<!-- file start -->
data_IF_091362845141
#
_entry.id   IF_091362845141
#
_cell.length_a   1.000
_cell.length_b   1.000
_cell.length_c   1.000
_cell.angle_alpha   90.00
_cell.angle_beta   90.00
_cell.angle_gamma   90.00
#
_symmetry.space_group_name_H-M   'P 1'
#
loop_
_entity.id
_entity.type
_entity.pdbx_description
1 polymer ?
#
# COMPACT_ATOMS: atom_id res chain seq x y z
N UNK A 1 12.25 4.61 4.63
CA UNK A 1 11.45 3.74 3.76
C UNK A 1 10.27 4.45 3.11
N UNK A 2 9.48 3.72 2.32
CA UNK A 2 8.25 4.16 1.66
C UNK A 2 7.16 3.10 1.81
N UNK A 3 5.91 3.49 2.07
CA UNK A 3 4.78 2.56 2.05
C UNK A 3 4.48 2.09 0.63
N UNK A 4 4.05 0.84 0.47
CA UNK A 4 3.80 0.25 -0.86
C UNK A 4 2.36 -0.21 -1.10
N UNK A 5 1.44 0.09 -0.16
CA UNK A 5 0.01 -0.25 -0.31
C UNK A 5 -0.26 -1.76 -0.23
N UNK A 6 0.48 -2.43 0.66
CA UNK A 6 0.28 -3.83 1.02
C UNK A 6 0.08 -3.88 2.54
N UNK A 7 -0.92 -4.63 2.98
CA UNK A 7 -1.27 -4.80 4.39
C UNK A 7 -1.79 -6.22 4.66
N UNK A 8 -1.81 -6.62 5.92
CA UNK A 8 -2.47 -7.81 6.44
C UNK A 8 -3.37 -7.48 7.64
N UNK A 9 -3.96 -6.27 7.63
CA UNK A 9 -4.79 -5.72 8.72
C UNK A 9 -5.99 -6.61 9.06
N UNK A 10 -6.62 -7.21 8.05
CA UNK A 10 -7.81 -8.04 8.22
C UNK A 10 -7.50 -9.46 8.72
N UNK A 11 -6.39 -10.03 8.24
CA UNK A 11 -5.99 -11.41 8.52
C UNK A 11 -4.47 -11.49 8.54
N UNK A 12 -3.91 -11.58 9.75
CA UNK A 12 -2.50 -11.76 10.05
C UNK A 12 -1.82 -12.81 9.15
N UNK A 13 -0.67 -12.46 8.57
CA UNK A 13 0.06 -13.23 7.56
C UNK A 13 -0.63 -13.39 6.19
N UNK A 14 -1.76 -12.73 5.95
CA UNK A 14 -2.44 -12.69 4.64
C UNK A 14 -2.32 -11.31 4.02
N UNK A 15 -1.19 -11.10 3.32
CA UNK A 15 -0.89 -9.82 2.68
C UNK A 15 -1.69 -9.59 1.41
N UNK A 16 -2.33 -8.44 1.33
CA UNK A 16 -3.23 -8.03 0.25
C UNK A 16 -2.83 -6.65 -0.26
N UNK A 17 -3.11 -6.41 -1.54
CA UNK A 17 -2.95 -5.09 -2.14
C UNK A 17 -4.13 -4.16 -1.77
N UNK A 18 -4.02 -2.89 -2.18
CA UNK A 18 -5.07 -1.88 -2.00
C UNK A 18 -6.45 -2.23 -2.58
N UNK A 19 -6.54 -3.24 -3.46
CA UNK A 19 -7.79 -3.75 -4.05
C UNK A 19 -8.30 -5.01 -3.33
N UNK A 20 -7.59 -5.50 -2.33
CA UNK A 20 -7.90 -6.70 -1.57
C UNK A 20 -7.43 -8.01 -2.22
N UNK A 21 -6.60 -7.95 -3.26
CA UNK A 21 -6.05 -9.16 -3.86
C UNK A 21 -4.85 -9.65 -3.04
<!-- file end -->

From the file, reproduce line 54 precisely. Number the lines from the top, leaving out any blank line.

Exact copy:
N UNK A 12 -3.91 -11.58 9.75